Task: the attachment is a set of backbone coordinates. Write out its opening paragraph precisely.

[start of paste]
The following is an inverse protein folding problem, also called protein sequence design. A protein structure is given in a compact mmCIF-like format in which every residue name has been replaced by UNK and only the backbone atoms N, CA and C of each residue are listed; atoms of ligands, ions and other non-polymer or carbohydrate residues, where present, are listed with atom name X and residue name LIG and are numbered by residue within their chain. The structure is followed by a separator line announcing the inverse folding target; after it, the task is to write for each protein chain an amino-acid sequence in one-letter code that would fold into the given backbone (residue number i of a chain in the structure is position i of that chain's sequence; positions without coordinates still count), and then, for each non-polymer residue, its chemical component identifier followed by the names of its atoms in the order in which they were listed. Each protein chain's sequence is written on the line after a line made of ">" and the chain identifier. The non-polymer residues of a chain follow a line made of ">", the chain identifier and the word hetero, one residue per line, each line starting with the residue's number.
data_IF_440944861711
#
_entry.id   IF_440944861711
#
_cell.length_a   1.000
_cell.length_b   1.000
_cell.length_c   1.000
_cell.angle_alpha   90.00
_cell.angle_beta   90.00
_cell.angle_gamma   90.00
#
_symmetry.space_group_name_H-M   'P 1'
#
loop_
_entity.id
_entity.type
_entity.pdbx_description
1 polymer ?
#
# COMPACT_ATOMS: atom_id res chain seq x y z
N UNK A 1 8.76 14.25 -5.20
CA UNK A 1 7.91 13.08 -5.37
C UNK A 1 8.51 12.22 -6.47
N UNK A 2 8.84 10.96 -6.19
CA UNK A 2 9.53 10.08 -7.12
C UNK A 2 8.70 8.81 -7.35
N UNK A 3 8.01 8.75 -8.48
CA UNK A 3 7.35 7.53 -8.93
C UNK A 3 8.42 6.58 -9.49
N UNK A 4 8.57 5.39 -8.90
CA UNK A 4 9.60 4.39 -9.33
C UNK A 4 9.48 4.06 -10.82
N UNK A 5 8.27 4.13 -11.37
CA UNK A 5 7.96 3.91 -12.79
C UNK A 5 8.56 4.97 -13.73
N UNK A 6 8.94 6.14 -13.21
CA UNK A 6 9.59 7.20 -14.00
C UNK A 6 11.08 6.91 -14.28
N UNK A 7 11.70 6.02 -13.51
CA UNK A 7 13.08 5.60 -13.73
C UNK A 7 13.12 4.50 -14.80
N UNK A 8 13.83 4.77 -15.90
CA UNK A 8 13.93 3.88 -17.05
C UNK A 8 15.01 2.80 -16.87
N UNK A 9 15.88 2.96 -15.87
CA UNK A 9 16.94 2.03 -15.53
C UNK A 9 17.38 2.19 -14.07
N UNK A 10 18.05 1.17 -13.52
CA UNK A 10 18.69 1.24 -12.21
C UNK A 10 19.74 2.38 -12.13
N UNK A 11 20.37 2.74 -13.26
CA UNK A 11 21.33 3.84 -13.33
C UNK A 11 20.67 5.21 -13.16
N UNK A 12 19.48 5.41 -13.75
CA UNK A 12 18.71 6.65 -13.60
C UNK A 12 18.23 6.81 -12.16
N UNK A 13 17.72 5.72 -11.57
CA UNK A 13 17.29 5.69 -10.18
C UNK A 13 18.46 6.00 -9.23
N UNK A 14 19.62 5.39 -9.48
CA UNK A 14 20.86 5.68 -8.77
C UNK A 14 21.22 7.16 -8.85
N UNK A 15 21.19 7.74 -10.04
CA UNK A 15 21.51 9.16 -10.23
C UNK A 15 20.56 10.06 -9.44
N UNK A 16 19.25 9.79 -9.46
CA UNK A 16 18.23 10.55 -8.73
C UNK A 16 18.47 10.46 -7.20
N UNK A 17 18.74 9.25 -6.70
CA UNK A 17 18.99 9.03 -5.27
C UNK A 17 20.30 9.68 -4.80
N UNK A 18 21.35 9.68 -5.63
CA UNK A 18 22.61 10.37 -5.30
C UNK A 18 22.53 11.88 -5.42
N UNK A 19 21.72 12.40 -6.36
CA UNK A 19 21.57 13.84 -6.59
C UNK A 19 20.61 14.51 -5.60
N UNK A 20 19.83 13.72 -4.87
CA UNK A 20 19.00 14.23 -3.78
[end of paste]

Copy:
The following is an inverse protein folding problem, also called protein sequence design. A protein structure is given in a compact mmCIF-like format in which every residue name has been replaced by UNK and only the backbone atoms N, CA and C of each residue are listed; atoms of ligands, ions and other non-polymer or carbohydrate residues, where present, are listed with atom name X and residue name LIG and are numbered by residue within their chain. The structure is followed by a separator line announcing the inverse folding target; after it, the task is to write for each protein chain an amino-acid sequence in one-letter code that would fold into the given backbone (residue number i of a chain in the structure is position i of that chain's sequence; positions without coordinates still count), and then, for each non-polymer residue, its chemical component identifier followed by the names of its atoms in the order in which they were listed. Each protein chain's sequence is written on the line after a line made of ">" and the chain identifier. The non-polymer residues of a chain follow a line made of ">", the chain identifier and the word hetero, one residue per line, each line starting with the residue's number.